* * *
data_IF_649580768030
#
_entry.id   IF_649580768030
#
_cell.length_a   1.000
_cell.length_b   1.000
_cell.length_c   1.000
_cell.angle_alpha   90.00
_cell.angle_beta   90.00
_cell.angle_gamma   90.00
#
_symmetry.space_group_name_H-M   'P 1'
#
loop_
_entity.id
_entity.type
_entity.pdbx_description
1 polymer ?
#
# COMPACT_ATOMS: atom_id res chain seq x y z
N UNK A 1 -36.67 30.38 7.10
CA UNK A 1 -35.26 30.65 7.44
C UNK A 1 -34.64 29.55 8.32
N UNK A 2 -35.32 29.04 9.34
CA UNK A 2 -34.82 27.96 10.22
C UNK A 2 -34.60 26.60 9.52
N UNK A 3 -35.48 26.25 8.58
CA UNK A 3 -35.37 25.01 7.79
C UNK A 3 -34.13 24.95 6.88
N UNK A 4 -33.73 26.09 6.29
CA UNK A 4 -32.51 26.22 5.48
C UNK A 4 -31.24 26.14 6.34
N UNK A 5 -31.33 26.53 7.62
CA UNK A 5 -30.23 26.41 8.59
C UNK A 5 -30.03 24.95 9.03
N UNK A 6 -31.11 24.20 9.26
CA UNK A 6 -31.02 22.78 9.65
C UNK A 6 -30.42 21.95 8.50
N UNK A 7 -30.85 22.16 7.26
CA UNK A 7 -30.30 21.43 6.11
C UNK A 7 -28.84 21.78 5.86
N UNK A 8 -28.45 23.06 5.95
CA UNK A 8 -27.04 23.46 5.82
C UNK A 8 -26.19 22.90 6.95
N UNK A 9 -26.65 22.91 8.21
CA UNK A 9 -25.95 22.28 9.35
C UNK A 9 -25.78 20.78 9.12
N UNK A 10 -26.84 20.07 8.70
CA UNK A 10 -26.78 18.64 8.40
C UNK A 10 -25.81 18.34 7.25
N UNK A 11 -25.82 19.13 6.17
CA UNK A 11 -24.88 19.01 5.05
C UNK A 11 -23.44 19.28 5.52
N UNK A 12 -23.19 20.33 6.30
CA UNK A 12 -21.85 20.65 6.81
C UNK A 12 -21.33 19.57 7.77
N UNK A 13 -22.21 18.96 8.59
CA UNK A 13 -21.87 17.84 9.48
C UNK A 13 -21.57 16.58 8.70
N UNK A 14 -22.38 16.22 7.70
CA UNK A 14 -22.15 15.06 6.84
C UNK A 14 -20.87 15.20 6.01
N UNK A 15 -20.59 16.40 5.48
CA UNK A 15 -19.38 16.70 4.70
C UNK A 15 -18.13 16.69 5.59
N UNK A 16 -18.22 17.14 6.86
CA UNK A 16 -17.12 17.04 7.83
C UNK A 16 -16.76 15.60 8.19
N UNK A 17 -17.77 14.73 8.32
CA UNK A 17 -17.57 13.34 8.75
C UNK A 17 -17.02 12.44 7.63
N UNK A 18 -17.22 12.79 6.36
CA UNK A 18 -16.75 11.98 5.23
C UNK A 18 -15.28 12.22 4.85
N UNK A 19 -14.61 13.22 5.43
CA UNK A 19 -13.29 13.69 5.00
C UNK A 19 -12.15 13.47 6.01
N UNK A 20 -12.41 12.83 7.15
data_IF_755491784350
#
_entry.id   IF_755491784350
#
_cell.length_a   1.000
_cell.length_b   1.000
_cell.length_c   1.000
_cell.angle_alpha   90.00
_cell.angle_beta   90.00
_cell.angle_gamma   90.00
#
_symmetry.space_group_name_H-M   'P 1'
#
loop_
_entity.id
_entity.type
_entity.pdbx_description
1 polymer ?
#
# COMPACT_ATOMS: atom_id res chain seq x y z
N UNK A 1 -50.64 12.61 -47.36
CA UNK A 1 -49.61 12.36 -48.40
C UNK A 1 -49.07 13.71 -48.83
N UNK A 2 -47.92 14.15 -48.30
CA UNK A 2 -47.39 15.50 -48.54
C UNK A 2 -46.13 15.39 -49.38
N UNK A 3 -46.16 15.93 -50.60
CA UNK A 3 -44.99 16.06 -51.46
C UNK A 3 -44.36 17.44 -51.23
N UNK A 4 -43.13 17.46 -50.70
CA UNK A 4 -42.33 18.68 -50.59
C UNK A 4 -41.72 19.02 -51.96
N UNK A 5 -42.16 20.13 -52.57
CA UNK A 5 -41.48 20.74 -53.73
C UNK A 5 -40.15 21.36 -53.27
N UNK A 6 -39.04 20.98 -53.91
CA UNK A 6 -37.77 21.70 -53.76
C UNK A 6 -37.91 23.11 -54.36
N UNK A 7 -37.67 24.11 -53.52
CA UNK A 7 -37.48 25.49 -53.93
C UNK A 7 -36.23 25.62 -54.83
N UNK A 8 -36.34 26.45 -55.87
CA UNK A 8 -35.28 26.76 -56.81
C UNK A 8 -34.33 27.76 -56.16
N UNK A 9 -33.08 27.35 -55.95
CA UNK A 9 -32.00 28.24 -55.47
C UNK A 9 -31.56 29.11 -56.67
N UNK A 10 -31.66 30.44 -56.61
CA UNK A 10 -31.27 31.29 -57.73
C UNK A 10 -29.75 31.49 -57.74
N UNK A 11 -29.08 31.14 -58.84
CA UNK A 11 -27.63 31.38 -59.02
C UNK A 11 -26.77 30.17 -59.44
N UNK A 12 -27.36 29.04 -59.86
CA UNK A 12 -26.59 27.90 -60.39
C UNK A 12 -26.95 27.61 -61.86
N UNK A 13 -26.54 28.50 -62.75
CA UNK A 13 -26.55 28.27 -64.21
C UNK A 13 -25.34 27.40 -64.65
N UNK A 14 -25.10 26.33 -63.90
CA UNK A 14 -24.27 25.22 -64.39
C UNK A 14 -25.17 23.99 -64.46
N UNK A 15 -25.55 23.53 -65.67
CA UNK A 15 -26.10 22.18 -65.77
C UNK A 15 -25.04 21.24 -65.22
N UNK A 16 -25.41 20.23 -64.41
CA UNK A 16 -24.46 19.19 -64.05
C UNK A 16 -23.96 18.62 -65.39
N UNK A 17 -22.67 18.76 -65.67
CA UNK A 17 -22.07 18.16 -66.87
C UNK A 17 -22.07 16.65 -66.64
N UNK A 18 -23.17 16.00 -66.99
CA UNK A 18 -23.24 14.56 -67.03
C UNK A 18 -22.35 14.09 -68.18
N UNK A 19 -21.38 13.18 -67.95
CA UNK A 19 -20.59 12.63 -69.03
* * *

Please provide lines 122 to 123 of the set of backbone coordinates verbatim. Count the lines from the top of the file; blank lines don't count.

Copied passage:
C UNK A 8 -34.33 27.76 -56.16
N UNK A 9 -33.08 27.35 -55.95